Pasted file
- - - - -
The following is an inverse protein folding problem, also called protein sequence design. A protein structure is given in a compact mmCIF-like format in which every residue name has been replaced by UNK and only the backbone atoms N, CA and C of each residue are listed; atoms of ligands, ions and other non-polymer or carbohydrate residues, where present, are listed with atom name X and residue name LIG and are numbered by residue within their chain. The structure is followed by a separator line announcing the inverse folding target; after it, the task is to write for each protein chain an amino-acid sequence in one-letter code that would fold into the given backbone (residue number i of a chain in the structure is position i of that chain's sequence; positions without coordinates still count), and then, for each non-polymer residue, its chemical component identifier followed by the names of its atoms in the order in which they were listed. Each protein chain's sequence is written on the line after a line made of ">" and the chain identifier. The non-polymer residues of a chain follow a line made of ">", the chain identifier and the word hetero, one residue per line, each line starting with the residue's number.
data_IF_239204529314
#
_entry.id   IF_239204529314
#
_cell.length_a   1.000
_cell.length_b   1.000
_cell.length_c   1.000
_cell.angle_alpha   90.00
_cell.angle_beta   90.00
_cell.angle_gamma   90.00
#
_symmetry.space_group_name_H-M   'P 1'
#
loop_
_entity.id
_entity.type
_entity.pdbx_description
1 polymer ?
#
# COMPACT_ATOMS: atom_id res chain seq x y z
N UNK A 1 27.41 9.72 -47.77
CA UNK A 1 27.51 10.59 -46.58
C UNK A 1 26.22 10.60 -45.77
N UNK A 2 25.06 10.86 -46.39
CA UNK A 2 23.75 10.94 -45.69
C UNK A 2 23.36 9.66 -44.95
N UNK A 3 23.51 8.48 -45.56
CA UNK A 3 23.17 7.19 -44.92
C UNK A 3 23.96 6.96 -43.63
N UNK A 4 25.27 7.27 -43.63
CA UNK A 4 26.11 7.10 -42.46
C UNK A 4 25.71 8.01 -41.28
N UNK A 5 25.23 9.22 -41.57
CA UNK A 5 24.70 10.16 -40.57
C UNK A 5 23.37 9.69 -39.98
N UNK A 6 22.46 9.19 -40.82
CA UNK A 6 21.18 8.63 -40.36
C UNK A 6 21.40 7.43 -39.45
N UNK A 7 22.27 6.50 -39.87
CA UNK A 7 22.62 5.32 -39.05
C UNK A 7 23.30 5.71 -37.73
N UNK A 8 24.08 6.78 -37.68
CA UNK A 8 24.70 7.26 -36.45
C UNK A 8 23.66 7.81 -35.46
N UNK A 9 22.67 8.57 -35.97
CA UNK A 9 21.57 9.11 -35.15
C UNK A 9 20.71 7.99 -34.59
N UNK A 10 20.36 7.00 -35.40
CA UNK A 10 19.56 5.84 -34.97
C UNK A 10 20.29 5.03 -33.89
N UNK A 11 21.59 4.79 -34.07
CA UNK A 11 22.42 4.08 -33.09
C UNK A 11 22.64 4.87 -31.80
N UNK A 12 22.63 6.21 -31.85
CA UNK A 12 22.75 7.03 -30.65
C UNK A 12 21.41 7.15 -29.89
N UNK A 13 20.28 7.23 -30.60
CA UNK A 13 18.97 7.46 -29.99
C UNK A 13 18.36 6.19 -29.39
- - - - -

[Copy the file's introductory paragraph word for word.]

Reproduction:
The following is an inverse protein folding problem, also called protein sequence design. A protein structure is given in a compact mmCIF-like format in which every residue name has been replaced by UNK and only the backbone atoms N, CA and C of each residue are listed; atoms of ligands, ions and other non-polymer or carbohydrate residues, where present, are listed with atom name X and residue name LIG and are numbered by residue within their chain. The structure is followed by a separator line announcing the inverse folding target; after it, the task is to write for each protein chain an amino-acid sequence in one-letter code that would fold into the given backbone (residue number i of a chain in the structure is position i of that chain's sequence; positions without coordinates still count), and then, for each non-polymer residue, its chemical component identifier followed by the names of its atoms in the order in which they were listed. Each protein chain's sequence is written on the line after a line made of ">" and the chain identifier. The non-polymer residues of a chain follow a line made of ">", the chain identifier and the word hetero, one residue per line, each line starting with the residue's number.